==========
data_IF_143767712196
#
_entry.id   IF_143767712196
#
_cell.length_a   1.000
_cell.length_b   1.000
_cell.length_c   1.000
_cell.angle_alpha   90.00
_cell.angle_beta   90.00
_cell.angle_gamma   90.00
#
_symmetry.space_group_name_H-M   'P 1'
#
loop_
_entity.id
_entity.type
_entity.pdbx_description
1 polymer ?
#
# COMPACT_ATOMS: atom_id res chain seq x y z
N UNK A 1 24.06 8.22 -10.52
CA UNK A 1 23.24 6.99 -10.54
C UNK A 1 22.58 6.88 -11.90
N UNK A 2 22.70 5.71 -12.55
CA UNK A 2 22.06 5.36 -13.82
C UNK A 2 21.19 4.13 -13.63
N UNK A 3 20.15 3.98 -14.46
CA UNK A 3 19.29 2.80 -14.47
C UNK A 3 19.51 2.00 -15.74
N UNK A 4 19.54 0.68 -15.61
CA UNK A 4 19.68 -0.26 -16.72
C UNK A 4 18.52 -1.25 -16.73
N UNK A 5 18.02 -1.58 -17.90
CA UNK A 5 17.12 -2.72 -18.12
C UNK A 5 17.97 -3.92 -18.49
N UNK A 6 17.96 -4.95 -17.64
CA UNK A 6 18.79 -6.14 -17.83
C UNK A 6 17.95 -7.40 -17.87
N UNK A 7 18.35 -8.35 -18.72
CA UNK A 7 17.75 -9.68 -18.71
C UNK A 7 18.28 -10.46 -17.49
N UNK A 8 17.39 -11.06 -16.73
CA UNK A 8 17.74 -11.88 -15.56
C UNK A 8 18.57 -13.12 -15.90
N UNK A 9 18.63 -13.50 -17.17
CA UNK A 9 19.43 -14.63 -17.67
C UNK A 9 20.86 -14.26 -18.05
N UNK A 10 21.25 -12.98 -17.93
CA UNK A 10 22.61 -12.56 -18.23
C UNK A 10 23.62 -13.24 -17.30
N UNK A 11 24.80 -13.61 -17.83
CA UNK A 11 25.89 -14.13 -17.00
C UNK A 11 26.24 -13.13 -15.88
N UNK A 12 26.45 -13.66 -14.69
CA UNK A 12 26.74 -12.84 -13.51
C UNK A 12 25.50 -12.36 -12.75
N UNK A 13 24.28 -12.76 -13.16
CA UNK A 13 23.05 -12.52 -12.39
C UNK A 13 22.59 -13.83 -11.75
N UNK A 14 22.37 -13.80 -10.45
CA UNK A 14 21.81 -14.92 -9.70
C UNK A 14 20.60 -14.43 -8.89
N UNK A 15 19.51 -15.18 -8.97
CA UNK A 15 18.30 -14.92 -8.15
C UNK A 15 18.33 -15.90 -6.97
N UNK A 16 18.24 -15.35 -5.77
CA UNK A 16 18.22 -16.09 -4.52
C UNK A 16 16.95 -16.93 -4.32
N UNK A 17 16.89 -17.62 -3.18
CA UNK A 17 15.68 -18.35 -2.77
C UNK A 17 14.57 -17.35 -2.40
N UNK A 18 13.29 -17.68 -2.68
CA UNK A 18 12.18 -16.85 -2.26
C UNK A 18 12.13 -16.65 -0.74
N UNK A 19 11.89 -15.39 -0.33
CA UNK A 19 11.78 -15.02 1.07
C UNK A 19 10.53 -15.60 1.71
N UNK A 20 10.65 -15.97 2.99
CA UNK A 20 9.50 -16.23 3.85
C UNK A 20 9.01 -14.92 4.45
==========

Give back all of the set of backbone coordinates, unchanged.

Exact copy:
data_IF_143767712196
#
_entry.id   IF_143767712196
#
_cell.length_a   1.000
_cell.length_b   1.000
_cell.length_c   1.000
_cell.angle_alpha   90.00
_cell.angle_beta   90.00
_cell.angle_gamma   90.00
#
_symmetry.space_group_name_H-M   'P 1'
#
loop_
_entity.id
_entity.type
_entity.pdbx_description
1 polymer ?
#
# COMPACT_ATOMS: atom_id res chain seq x y z
N UNK A 1 24.06 8.22 -10.52
CA UNK A 1 23.24 6.99 -10.54
C UNK A 1 22.58 6.88 -11.90
N UNK A 2 22.70 5.71 -12.55
CA UNK A 2 22.06 5.36 -13.82
C UNK A 2 21.19 4.13 -13.63
N UNK A 3 20.15 3.98 -14.46
CA UNK A 3 19.29 2.80 -14.47
C UNK A 3 19.51 2.00 -15.74
N UNK A 4 19.54 0.68 -15.61
CA UNK A 4 19.68 -0.26 -16.72
C UNK A 4 18.52 -1.25 -16.73
N UNK A 5 18.02 -1.58 -17.90
CA UNK A 5 17.12 -2.72 -18.12
C UNK A 5 17.97 -3.92 -18.49
N UNK A 6 17.96 -4.95 -17.64
CA UNK A 6 18.79 -6.14 -17.83
C UNK A 6 17.95 -7.40 -17.87
N UNK A 7 18.35 -8.35 -18.72
CA UNK A 7 17.75 -9.68 -18.71
C UNK A 7 18.28 -10.46 -17.49
N UNK A 8 17.39 -11.06 -16.73
CA UNK A 8 17.74 -11.88 -15.56
C UNK A 8 18.57 -13.12 -15.90
N UNK A 9 18.63 -13.50 -17.17
CA UNK A 9 19.43 -14.63 -17.67
C UNK A 9 20.86 -14.26 -18.05
N UNK A 10 21.25 -12.98 -17.93
CA UNK A 10 22.61 -12.56 -18.23
C UNK A 10 23.62 -13.24 -17.30
N UNK A 11 24.80 -13.61 -17.83
CA UNK A 11 25.89 -14.13 -17.00
C UNK A 11 26.24 -13.13 -15.88
N UNK A 12 26.45 -13.66 -14.69
CA UNK A 12 26.74 -12.84 -13.51
C UNK A 12 25.50 -12.36 -12.75
N UNK A 13 24.28 -12.76 -13.16
CA UNK A 13 23.05 -12.52 -12.39
C UNK A 13 22.59 -13.83 -11.75
N UNK A 14 22.37 -13.80 -10.45
CA UNK A 14 21.81 -14.92 -9.70
C UNK A 14 20.60 -14.43 -8.89
N UNK A 15 19.51 -15.18 -8.97
CA UNK A 15 18.30 -14.92 -8.15
C UNK A 15 18.33 -15.90 -6.97
N UNK A 16 18.24 -15.35 -5.77
CA UNK A 16 18.22 -16.09 -4.52
C UNK A 16 16.95 -16.93 -4.32
N UNK A 17 16.89 -17.62 -3.18
CA UNK A 17 15.68 -18.35 -2.77
C UNK A 17 14.57 -17.35 -2.40
N UNK A 18 13.29 -17.68 -2.68
CA UNK A 18 12.18 -16.85 -2.26
C UNK A 18 12.13 -16.65 -0.74
N UNK A 19 11.89 -15.39 -0.33
CA UNK A 19 11.78 -15.02 1.07
C UNK A 19 10.53 -15.60 1.71
N UNK A 20 10.65 -15.97 2.99
CA UNK A 20 9.50 -16.23 3.85
C UNK A 20 9.01 -14.92 4.45